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The Internet does not keep secrets
Modern fraudsters are extremely well versed in matters concerning cutting-edge IT technologies. After all, every new technology can be used to devise a new scheme for committing fraud.
Perpetrators also make use of a targeted approach.
How would you respond if a fortune teller in the street not only addressed you by name, but also told you actual facts about your life? Is she using telepathy or deductive reasoning? Not at all, just a broadband Internet connection.
Egor Tsvetkov, a 21-year-old photographer from Saint Petersburg, conducted a photo session he called Your Face Is Big Data. He photographed commuters in Saint Petersburg's metro and used the free service FindFace to find user profiles on the social networking site VKontakte that would match the photos.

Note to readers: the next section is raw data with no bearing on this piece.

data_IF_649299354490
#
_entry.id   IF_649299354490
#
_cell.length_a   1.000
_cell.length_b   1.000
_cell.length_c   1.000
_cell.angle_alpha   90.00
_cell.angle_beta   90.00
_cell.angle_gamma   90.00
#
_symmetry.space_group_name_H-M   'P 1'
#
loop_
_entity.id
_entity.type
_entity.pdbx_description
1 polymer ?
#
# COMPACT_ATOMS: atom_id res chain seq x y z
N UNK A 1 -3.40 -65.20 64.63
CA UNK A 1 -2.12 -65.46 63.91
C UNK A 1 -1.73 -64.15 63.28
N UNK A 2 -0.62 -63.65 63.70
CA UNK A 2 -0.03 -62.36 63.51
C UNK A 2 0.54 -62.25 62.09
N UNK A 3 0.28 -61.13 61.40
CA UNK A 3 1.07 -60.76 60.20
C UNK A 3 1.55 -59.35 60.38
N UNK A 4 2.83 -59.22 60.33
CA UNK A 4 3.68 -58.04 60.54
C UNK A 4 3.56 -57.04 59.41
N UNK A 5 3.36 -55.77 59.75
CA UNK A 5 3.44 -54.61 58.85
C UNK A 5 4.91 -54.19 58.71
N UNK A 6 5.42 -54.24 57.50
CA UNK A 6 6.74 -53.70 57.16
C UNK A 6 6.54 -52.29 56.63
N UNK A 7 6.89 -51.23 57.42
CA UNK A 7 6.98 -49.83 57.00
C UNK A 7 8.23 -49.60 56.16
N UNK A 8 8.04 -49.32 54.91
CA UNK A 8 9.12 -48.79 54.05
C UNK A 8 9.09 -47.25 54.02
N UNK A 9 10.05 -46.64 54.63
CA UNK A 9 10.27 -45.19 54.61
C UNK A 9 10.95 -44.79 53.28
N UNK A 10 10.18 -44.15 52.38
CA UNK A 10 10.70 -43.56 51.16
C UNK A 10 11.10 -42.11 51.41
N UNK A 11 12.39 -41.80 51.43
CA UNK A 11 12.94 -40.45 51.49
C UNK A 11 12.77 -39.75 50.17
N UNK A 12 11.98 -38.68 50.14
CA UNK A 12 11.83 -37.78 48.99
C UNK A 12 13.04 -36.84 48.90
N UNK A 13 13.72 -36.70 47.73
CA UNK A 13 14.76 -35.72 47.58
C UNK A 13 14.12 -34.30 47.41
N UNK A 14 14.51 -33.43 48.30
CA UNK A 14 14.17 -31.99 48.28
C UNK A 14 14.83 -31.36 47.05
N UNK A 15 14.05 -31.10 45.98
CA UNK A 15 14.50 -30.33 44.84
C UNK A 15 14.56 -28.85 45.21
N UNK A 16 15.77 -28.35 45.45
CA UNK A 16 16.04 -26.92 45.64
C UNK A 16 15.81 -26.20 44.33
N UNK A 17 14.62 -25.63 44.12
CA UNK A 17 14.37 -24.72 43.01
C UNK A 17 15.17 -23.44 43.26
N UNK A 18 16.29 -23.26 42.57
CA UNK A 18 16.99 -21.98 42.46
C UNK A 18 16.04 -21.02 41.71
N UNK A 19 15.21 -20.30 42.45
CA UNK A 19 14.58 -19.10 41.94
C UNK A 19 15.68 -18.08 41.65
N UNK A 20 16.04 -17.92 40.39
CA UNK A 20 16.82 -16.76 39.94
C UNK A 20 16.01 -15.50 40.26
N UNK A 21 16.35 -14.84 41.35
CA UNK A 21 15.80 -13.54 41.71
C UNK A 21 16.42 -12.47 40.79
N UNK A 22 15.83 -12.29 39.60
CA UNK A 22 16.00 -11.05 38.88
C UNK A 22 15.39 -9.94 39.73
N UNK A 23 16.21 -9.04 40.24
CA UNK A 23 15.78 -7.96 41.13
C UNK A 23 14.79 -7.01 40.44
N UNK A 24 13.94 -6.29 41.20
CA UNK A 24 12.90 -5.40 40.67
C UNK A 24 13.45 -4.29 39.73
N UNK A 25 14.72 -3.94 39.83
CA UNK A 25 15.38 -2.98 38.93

Egor undertook the project to show that anonymity no longer exists and that people shouldn't make their photos publicly available and should deny third-party access to their profiles.
Of course, matches weren't found for all the photos, but facial recognition technologies are evolving rapidly.
The Anti-virus Times recommends
You should never publish on the Internet information containing intimate details of your life. Oddly enough, we grow up. And we may not be able to remove from the web things that appeared funny to us when we were young. A prime example of this are the ongoing efforts on the Internet to dig up the dirt on movie stars and politicians.